Published in Cell Host & Microbe, the new research investigated how the gut microbiota affects the production of the glucagon-like peptide-1 (GLP-1) hormone by comparing germ-free and conventionally raised mice.
Led by Anita Wichmann from the University of Gothenburg, Sweden, the team reported that bacterial species in the microbiota regulate the basal levels of GLP-1 – adding that increasing the levels of GLP-1 may be an adaptive response to insufficient energy availability in the colon.
“Surprisingly, we find that the absence of microbially produced short-chain fatty acids in germ-free colon results in significantly higher plasma GLP-1 levels,” said the team. “This colonic-derived GLP-1 has an important role in slowing small intestinal transit, which may be an adaptive response for promoting nutrient absorption.”
"We are continuously discovering new functions that are regulated by the gut microbiota, which highlight its incredibly important function for health and development of diseases," commented Professor Fredrik Bäckhed, senior author of the study.
The team noted that food transit through the small intestine affects the body's absorption of nutrients and, consequently, our health.
One of the tasks of the gut microbiota, they noted, is to break down essential nutrients from our diet to provide a usable energy source in the colon.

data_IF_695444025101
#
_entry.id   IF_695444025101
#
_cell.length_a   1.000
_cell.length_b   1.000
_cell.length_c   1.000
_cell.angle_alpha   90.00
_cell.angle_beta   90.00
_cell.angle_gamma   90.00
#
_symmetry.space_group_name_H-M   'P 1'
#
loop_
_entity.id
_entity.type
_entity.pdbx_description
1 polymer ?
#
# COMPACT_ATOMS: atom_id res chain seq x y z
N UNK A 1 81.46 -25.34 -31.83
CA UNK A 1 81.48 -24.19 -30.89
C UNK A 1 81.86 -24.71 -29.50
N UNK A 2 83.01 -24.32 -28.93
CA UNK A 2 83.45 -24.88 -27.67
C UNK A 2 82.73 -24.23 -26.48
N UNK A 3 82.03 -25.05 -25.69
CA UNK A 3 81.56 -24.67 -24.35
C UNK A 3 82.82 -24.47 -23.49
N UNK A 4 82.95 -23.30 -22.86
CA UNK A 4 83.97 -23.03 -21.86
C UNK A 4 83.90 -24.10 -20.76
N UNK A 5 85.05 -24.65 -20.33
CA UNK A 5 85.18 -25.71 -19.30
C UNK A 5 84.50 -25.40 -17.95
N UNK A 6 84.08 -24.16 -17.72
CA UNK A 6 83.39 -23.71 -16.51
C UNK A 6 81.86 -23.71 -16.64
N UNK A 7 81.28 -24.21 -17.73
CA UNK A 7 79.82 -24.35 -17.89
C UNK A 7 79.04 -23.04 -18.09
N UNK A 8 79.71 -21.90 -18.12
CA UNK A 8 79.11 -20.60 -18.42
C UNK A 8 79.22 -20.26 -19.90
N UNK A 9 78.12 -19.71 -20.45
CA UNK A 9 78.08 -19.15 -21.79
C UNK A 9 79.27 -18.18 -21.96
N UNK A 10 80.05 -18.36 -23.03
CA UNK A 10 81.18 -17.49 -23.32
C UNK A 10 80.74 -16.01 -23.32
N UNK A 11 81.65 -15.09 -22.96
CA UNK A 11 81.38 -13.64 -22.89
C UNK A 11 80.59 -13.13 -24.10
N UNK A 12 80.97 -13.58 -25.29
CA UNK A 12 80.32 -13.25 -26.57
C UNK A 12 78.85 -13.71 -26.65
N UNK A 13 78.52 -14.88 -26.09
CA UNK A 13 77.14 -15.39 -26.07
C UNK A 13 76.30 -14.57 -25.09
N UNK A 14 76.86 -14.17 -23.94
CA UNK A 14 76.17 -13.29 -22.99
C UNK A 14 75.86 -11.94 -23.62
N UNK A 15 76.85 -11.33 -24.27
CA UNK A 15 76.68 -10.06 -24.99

The discovery that food transit time is regulated by the GLP-1 hormone indicates new ways to increase the intestinal absorption of nutrients, and thus potentially treat malnutrition, said the authors.
"Food transit through the small intestine is a complex balancing act, in which the gut lining must be given time to absorb nutrients but without allowing pathogenic bacteria sufficient time to colonize the small intestine,” said Wichmann. “We have discovered that food transit through the small intestine is regulated by a specific hormone called GLP-1, which is linked to our glucose metabolism and appetite.”
"We propose that colonic GLP-1 has an important function in slowing intestinal transit in response to insufficient energy availability in the colon," explained the research team.
They added that elevated GLP-1 levels and slower gastrointestinal transit times have previously been reported in patients with anorexia nervosa, "suggesting that this function may be conserved in humans."
"Our findings provide an example of how the microbial contribution to energy supply affects host gene expression and physiology in the gut."
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Source: Cell Host & Microbe
Volume 14, Issue 5, Pages 582–590, doi: 10.1016/j.chom.2013.09.012
"Microbial Modulation of Energy Availability in the Colon Regulates Intestinal Transit"
Authors: Anita Wichmann, Ava Allahyar, Thomas U. Greiner, et al